An Education Is More Than a Degree

It’s not uncommon for people thinking about education to place an emphasis on the end point, the degree. That’s not a real surprise, of course, since a degree does reflect something tangible and beneficial. However, this focus does lead to some troubling ways of thinking, ways of thinking that are more detrimental than they might seem at first glance.

1. “Cs get degrees”
2. Everyone deserves a college degree
3. Life starts after you graduate

I’ve encountered these lines of thinking numerous times as a teacher and an educator. And while each one of these has an element of truth to them, their overall implications are much more troubling. So let’s take a look at these three statements more closely. Considering this is the season when a new group of high school, college, and graduate school students reach out their hand to get that degree at the end of a course of study, it’s worth putting some thought into what an education actually means.

1. “Cs get degrees”
This is an amusing enough phrase, and it startled me and made me laugh the first time I heard it, considering I was a “gotta get an A or at least an A-” kind of student most of the time. And I have actually had to point out to students that an A- or a B+ isn’t going to sink their chances of getting into law/med/whatever grad school or dream job they want. Employers and graduate schools look at more than just your grades: more, they want to know what you have done and what you can do.

That said, this phrase creates some much more insidious thinking in a lot of different students. They say it in different ways, but they’re all hitting on the idea captured in this phrase. “Eh, I can slack off in this class, it’s not in my major.” “I kind of showed up to most classes and got some things in on time, so I should pass this course.” “Your class isn’t as important as my other ones.” And there are more ways to say it, believe me (I’ve heard those examples and more).

The response to any and all of the lines students can come up with in this train of thought? Bull. Yes, there are times where you have to prioritize between all the classes you are taking, as well as the jobs you might be working to pay for your college (I know all these things well), so I can understand when these conflicts of interest happen. But they happen all the time, with many students every semester. That’s not an occasional pile on of work that can happen to anyone, that’s a consistent pattern of thinking among many different students–a consistent pattern of thinking that devalues what is happening in the education process. How can it not? Rather than being outside of the norm, it becomes the norm to say any class or any effort just isn’t worth it.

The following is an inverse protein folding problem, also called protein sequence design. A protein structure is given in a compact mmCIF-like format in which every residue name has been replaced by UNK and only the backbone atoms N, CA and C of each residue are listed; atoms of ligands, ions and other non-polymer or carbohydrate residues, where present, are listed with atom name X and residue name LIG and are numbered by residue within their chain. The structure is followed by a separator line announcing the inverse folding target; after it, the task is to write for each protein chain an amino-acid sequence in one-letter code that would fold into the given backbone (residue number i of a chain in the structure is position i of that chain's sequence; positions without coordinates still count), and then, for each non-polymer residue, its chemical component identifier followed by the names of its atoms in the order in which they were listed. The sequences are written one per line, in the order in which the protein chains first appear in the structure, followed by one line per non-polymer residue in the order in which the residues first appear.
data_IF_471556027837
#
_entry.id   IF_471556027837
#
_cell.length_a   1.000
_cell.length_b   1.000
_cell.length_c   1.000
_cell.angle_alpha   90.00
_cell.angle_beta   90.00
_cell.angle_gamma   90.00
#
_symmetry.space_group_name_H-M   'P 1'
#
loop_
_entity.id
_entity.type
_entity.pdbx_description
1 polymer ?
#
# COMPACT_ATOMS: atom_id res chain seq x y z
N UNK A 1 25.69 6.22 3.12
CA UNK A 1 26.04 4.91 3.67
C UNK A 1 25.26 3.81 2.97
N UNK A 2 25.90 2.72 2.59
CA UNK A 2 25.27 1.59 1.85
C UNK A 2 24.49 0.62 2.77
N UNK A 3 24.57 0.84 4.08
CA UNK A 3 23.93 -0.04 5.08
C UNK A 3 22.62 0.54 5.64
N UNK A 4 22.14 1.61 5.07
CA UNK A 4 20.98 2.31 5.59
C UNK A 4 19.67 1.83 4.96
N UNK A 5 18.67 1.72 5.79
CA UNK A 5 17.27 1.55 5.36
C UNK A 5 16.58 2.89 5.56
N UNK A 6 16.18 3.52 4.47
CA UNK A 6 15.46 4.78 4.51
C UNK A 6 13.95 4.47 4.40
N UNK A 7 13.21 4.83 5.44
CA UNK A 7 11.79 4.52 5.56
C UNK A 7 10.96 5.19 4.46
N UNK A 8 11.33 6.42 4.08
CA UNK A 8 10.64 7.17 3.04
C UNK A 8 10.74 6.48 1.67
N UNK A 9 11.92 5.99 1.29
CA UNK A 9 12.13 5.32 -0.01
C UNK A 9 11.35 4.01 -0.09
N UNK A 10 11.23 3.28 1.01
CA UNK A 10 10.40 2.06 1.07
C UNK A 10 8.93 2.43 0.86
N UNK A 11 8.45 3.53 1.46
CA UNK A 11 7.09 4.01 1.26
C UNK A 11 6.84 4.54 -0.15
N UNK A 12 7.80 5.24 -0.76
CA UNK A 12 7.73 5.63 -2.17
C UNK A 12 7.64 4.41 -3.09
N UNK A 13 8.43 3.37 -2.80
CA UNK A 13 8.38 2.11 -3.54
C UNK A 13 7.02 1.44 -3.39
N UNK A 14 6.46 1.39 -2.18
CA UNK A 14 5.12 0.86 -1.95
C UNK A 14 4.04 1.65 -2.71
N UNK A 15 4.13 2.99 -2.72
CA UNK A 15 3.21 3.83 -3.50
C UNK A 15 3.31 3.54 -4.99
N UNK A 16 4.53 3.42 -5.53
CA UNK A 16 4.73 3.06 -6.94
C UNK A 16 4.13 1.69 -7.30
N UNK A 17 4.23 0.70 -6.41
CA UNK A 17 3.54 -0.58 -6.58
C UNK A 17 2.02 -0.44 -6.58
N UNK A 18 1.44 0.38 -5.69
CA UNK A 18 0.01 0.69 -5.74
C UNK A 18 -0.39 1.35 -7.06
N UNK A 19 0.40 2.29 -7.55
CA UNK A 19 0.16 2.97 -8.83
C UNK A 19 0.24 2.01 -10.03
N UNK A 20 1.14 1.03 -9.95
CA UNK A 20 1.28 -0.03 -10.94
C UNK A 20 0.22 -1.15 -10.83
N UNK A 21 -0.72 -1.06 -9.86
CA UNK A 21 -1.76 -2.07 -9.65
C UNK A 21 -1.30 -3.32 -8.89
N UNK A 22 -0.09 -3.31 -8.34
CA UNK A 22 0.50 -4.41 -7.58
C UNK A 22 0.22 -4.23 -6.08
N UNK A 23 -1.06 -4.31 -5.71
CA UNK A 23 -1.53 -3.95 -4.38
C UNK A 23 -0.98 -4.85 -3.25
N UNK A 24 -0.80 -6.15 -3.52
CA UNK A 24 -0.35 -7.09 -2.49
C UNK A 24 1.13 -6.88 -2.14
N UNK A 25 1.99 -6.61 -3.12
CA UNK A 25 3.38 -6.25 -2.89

How sad is that? Rather than education being a place where students train to be focused and work hard, it becomes a place to set in the worst of habits: phoning it in, procrastinating, not seeing the value of the work you are doing. From the frequent complaints about young workers you hear and see in the news (not to mention all the talk about lost twenty somethings), this line of habit is not uncommon.

So don’t let the simple line fool you. Yes, Cs technically can get degrees (and Cs are average work, not the bad thing that everyone cuts them out to be). But an education isn’t really about a grade or even a degree, but what you have learned in knowledge and in habits. We have grades and degrees as an attempt to show what we have learned, but they are imperfect. If you are going to be able to demonstrate what you can accomplish you have to look beyond the grade and the degree and value the work. Educators aren’t putting in those requirements because they’re evil and want to find ways to waste your time. That knowledge almost always has a value, especially if you go look for it.

And I can say that as a student who has had to sit through the occasional, seemingly pointless class. There are classes like that out there, but if you go into every class thinking they’re going to be like that, you’re right back at “Cs get degrees.” If you try to make yourself and/or your class average, it’s going to be average.

I think we’ll save the last two points for upcoming blog posts.